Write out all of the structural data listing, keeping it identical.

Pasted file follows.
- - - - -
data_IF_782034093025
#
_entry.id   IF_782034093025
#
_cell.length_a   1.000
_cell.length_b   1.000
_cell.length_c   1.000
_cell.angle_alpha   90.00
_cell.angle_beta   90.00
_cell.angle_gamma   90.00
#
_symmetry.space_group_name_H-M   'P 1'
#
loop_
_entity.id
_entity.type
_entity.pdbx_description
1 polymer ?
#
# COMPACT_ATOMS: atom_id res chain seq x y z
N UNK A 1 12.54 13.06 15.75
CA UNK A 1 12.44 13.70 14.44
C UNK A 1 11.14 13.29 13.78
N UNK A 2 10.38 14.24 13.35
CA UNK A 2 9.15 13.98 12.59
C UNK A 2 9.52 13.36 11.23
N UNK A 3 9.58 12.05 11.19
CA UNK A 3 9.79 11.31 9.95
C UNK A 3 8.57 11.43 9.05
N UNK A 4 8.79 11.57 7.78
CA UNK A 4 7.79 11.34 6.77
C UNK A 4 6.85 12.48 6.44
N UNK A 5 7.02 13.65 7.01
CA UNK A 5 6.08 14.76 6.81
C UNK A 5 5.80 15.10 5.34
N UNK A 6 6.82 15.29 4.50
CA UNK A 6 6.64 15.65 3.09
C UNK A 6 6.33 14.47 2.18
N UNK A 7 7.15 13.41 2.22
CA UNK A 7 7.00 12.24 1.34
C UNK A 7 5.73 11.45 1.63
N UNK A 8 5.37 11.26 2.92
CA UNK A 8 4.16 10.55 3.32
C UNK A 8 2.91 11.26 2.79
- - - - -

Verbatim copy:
data_IF_782034093025
#
_entry.id   IF_782034093025
#
_cell.length_a   1.000
_cell.length_b   1.000
_cell.length_c   1.000
_cell.angle_alpha   90.00
_cell.angle_beta   90.00
_cell.angle_gamma   90.00
#
_symmetry.space_group_name_H-M   'P 1'
#
loop_
_entity.id
_entity.type
_entity.pdbx_description
1 polymer ?
#
# COMPACT_ATOMS: atom_id res chain seq x y z
N UNK A 1 12.54 13.06 15.75
CA UNK A 1 12.44 13.70 14.44
C UNK A 1 11.14 13.29 13.78
N UNK A 2 10.38 14.24 13.35
CA UNK A 2 9.15 13.98 12.59
C UNK A 2 9.52 13.36 11.23
N UNK A 3 9.58 12.05 11.19
CA UNK A 3 9.79 11.31 9.95
C UNK A 3 8.57 11.43 9.05
N UNK A 4 8.79 11.57 7.78
CA UNK A 4 7.79 11.34 6.77
C UNK A 4 6.85 12.48 6.44
N UNK A 5 7.02 13.65 7.01
CA UNK A 5 6.08 14.76 6.81
C UNK A 5 5.80 15.10 5.34
N UNK A 6 6.82 15.29 4.50
CA UNK A 6 6.64 15.65 3.09
C UNK A 6 6.33 14.47 2.18
N UNK A 7 7.15 13.41 2.22
CA UNK A 7 7.00 12.24 1.34
C UNK A 7 5.73 11.45 1.63
N UNK A 8 5.37 11.26 2.92
CA UNK A 8 4.16 10.55 3.32
C UNK A 8 2.91 11.26 2.79